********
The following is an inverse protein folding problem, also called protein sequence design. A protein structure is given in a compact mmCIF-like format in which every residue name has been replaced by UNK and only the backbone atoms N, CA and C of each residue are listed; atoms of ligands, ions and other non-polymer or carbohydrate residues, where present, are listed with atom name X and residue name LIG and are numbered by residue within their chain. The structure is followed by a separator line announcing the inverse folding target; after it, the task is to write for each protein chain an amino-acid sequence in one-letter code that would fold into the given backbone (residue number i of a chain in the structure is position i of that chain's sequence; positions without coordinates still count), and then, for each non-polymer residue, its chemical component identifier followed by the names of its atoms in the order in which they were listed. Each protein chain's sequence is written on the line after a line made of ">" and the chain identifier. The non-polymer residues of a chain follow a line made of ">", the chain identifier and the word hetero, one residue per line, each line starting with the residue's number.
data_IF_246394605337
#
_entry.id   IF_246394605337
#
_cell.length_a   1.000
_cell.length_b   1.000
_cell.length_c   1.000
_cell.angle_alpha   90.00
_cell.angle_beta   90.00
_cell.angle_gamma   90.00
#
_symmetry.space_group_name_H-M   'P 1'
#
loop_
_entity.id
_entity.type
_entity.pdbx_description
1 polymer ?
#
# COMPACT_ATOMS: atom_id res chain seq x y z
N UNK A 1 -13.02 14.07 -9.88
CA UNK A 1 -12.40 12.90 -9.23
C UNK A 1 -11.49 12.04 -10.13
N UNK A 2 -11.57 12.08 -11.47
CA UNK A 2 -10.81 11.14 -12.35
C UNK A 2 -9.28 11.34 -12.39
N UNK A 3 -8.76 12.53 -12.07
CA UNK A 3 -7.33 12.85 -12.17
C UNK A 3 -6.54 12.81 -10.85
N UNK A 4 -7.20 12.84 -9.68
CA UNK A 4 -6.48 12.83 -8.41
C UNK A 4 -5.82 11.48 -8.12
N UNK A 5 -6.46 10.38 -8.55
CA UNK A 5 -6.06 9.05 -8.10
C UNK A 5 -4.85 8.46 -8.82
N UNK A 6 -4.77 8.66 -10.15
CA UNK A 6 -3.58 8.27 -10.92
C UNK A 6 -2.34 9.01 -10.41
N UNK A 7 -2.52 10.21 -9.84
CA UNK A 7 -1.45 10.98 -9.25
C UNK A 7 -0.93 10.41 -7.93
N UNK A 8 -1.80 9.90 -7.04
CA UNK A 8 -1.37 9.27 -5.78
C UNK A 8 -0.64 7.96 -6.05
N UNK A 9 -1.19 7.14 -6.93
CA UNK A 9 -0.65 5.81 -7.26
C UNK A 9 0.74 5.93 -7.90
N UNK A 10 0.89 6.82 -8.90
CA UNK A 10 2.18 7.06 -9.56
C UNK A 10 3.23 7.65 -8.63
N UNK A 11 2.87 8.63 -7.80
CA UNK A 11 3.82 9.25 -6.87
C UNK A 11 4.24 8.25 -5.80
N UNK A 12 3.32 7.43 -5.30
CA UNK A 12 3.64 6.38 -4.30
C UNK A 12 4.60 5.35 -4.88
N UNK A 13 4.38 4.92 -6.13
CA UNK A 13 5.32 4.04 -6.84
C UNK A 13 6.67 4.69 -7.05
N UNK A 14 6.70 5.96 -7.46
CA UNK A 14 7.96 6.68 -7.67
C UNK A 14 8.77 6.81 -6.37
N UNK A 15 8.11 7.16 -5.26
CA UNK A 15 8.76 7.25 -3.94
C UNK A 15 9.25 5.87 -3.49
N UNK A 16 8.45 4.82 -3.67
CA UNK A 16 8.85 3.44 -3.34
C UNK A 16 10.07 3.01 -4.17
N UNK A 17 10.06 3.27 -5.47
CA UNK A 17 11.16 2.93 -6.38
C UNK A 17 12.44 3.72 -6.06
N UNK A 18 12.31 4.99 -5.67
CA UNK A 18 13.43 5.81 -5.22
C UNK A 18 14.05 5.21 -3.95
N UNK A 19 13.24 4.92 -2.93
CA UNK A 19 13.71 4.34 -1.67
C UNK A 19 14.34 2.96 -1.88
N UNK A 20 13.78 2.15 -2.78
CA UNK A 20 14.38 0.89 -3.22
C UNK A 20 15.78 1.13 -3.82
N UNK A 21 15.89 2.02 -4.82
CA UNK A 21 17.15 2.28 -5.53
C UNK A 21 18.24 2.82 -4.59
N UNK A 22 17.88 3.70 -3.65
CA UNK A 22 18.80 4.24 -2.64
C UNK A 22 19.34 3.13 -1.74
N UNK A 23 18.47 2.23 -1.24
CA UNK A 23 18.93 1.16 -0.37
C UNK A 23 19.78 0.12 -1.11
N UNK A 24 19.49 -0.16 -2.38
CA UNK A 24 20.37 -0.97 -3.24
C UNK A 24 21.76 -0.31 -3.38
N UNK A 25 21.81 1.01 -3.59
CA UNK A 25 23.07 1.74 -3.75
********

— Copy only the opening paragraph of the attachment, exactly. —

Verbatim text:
The following is an inverse protein folding problem, also called protein sequence design. A protein structure is given in a compact mmCIF-like format in which every residue name has been replaced by UNK and only the backbone atoms N, CA and C of each residue are listed; atoms of ligands, ions and other non-polymer or carbohydrate residues, where present, are listed with atom name X and residue name LIG and are numbered by residue within their chain. The structure is followed by a separator line announcing the inverse folding target; after it, the task is to write for each protein chain an amino-acid sequence in one-letter code that would fold into the given backbone (residue number i of a chain in the structure is position i of that chain's sequence; positions without coordinates still count), and then, for each non-polymer residue, its chemical component identifier followed by the names of its atoms in the order in which they were listed. Each protein chain's sequence is written on the line after a line made of ">" and the chain identifier. The non-polymer residues of a chain follow a line made of ">", the chain identifier and the word hetero, one residue per line, each line starting with the residue's number.